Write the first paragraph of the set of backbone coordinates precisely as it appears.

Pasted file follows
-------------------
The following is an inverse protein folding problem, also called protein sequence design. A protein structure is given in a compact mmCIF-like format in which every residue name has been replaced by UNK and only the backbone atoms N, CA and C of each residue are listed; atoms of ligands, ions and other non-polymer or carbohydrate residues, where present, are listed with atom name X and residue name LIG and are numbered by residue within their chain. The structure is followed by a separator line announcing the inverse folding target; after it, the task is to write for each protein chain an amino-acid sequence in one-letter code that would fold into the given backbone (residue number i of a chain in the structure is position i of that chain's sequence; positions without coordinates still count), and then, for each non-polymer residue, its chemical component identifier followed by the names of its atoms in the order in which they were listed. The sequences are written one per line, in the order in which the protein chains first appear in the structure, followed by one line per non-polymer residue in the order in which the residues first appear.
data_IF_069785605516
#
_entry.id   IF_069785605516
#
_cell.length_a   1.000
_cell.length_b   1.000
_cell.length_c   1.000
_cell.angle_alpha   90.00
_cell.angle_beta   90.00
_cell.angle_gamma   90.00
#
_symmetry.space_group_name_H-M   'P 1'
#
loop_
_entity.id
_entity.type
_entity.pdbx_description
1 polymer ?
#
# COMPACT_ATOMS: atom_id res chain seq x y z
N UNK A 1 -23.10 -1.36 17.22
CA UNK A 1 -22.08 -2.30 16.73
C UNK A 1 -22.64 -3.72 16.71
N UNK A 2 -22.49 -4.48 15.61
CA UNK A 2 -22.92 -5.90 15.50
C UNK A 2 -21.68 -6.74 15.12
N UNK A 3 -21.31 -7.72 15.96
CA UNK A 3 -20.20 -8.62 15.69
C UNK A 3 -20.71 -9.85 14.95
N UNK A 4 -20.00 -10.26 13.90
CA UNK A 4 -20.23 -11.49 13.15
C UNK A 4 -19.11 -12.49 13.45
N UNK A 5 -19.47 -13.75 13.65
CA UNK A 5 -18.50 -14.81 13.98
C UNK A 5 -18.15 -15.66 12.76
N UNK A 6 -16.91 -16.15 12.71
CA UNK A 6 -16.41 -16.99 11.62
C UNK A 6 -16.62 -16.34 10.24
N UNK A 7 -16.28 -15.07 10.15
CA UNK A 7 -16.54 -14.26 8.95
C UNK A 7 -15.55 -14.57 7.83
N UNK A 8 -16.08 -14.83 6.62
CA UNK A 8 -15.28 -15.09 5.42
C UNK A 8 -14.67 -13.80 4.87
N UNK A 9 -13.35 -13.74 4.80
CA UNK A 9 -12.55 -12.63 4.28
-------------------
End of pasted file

The following is an inverse protein folding problem, also called protein sequence design. A protein structure is given in a compact mmCIF-like format in which every residue name has been replaced by UNK and only the backbone atoms N, CA and C of each residue are listed; atoms of ligands, ions and other non-polymer or carbohydrate residues, where present, are listed with atom name X and residue name LIG and are numbered by residue within their chain. The structure is followed by a separator line announcing the inverse folding target; after it, the task is to write for each protein chain an amino-acid sequence in one-letter code that would fold into the given backbone (residue number i of a chain in the structure is position i of that chain's sequence; positions without coordinates still count), and then, for each non-polymer residue, its chemical component identifier followed by the names of its atoms in the order in which they were listed. The sequences are written one per line, in the order in which the protein chains first appear in the structure, followed by one line per non-polymer residue in the order in which the residues first appear.